• 1/2 c. paprika (I used hot Hungarian paprika here, which is SPICY stuff.)
  • 2 T. salt
  • 2 t. ground ginger
  • 2 t. onion powder
  • 1 t. ground nutmeg (freshly grated is nice)
  • 1/2 t. garlic powder
  • 1/4 t. ground cloves
  • 1/4 t. ground cinnamon
  • 1 t. ground cardamom (grind these yourself!  I probably ended up with a bit more than 1 t. of cardamom, but I think it’s good stuff, so I threw it all in.)

Ok, the instructions will vary depending on what spices you have available.  You start by grinding up all the spices you have in whole form, until they turn into powder.  Then you add the rest of the ingredients, mix everything together, and call it a day.

For me, this meant I had to hand-grind the mustard seeds, cardamom, onion and garlic (we had flakes, not powder), and salt, so I did each of those in a mortar and pestle and threw them in a bowl.  (This, coincidentally, is a good workout for your arms.)  The cardamom was the most annoying bit, because I buy mine in the pods.  I had to de-shell the seeds, save the shells for throwing in rice, and then grind the seeds to a powder, which was fun until they started shooting out from my (tiny) mortar, peppering my kitchen with rather expensive seeds. But I digress.

That wasn’t so painful, was it?  Though you might take heed and keep a kleenex handy, because you will sneeze repeatedly throughout this process.

Doro wett

This is a spicy chicken stew, flavored with bebere and red wine.  It is designed to be eaten with injera, which I have not yet successfully made, as you have already figured out. In a pinch, you can use savory crepes (2 c. flour, 1 egg, enough milk to form a wet batter, a pinch of salt, mixed well and prepared as you would pancakes) as a substitute, which is what my disastrous attempt ended up resembling. Rice would work as well. The broth will not get thick, like most stews, which is because it’s meant to moisten the injera. If you want a thick broth, you’ll have to mix in some starch or flour to the broth at the end of cooking time. Just make sure to cook it for under 30 seconds after adding the flour, or you’ll end up with a pasty-tasting stew.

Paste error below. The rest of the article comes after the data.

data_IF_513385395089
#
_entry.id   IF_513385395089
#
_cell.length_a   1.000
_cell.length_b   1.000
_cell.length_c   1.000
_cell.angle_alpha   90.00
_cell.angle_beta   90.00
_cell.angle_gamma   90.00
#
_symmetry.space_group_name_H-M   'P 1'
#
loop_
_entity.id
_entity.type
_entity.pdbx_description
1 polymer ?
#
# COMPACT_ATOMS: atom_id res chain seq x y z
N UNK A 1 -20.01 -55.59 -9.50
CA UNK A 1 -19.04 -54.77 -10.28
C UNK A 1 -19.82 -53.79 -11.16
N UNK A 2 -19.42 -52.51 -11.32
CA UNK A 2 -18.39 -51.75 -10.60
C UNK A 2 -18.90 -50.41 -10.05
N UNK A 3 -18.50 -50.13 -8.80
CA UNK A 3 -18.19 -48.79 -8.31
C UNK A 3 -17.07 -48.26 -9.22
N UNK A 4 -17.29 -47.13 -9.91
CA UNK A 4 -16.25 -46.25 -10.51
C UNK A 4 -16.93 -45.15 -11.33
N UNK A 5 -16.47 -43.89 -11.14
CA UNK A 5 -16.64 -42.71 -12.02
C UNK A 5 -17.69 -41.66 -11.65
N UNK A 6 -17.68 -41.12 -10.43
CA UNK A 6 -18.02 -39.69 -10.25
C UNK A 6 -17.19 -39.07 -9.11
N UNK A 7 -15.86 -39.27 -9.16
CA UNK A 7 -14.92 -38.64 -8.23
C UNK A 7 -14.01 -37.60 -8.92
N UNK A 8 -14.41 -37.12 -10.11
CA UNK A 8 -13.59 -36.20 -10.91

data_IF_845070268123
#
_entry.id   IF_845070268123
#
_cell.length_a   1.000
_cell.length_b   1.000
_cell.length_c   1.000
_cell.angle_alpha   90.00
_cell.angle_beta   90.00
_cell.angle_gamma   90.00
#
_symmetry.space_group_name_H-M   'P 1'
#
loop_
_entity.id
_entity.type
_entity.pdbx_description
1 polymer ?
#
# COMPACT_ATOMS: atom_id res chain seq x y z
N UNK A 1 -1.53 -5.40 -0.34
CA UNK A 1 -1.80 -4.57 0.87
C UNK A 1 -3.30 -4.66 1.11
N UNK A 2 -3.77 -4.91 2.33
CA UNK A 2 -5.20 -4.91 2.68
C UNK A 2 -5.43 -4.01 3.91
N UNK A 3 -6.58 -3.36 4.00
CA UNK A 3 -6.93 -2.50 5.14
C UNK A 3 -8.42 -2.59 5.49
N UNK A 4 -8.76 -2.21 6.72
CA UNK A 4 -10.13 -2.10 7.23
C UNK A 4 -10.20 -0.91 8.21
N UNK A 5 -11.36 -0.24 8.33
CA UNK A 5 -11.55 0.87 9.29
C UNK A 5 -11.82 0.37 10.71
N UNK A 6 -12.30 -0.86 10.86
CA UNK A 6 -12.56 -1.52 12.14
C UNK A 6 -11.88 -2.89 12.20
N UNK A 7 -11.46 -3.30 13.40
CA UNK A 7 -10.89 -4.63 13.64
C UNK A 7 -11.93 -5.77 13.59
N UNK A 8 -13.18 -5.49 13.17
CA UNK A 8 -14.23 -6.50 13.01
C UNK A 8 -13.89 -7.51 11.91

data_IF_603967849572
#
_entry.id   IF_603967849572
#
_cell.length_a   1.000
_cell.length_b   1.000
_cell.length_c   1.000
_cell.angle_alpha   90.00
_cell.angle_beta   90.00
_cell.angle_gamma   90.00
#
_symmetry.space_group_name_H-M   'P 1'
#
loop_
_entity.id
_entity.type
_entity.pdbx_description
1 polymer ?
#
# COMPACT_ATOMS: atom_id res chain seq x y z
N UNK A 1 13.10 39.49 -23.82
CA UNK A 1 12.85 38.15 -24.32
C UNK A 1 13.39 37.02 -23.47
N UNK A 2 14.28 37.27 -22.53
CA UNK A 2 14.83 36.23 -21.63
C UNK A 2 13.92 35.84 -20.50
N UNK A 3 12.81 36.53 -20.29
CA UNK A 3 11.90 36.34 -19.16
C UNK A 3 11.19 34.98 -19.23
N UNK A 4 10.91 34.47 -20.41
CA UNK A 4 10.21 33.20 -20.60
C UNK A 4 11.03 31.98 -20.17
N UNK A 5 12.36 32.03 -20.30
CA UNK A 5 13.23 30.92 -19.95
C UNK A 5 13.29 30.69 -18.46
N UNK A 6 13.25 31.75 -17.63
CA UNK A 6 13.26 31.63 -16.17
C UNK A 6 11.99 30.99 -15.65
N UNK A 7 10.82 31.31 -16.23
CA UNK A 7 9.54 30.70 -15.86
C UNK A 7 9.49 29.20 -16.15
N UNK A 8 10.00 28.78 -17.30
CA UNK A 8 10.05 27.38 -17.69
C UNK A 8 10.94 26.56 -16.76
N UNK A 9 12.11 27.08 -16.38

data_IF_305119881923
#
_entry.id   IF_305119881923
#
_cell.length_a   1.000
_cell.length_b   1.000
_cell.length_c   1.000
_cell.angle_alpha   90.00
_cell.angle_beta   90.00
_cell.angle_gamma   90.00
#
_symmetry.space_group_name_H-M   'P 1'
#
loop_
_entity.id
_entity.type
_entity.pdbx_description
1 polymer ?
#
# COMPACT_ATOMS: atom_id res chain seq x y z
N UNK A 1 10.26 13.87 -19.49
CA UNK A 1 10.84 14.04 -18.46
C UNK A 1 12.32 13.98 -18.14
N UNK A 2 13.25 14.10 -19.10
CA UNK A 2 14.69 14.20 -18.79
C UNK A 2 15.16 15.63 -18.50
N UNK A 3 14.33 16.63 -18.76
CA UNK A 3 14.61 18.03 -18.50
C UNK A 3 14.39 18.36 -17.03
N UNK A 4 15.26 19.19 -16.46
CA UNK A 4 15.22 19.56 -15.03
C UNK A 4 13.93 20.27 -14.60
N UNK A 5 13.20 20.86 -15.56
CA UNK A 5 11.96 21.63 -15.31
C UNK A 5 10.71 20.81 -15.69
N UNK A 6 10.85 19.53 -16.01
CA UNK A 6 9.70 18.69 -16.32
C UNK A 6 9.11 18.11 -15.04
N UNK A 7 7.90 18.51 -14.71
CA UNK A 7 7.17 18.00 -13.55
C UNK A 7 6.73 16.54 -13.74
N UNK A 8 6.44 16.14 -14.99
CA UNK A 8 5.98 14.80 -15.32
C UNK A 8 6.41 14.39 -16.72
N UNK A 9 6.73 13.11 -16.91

This version is adapted from The Soul of a New Cuisine, though I’ve skipped the traditional boiled eggs, as there are few things James hates more than egg, and, well, I wanted him to actually eat this for dinner.

Serves: 4

Cost: Fairly cheap. It all depends on the chicken you choose, and the wine you throw in.  If you get a decent chicken, for, say, $10, I’m guessing this dish is about $3/serving.  You can stretch out the serving size by serving a cheaper vegetarian dish as an accompaniment, as I’ve done.

Difficulty: Easy.  The hardest part is cutting up the chicken, and that’s pretty much optional.

  • 2 medium onions, diced. I used Spanish onions, because that’s what I had, though the original recipe calls for red onions, which I though would be nice.
  • 1/4 c. unsalted butter.  The original recipe calls for spiced butter, which includes onions and yet another blend of spices. I’ll have a shot at making some other time.  Here’s a similar recipe, if you want to try it.
  • 1/4 t. freshly ground cardamom (reserve from making berbere, if you’re making both recipes)
  • 1/4 t. freshly ground black pepper
  • salt, to taste
  • 3 cloves, or 1/4 t. ground cloves, if that’s all you have
  • 2 garlic cloves, minced
  • 3/4 t. ground ginger
  • 1 T. berbere, or chile powder.  You will end up with a very spicy stew with this quantity, but the heat will balance out when the stew is served with injera or rice.
  • 2-1/2 c. chicken stock, preferably homemade.  It occurs to me that you might be able to throw the whole chicken in with the spices and water instead of stock, and end up with something equally delicious, but I haven’t tried this. I think you’d need a longer stewing time for this method.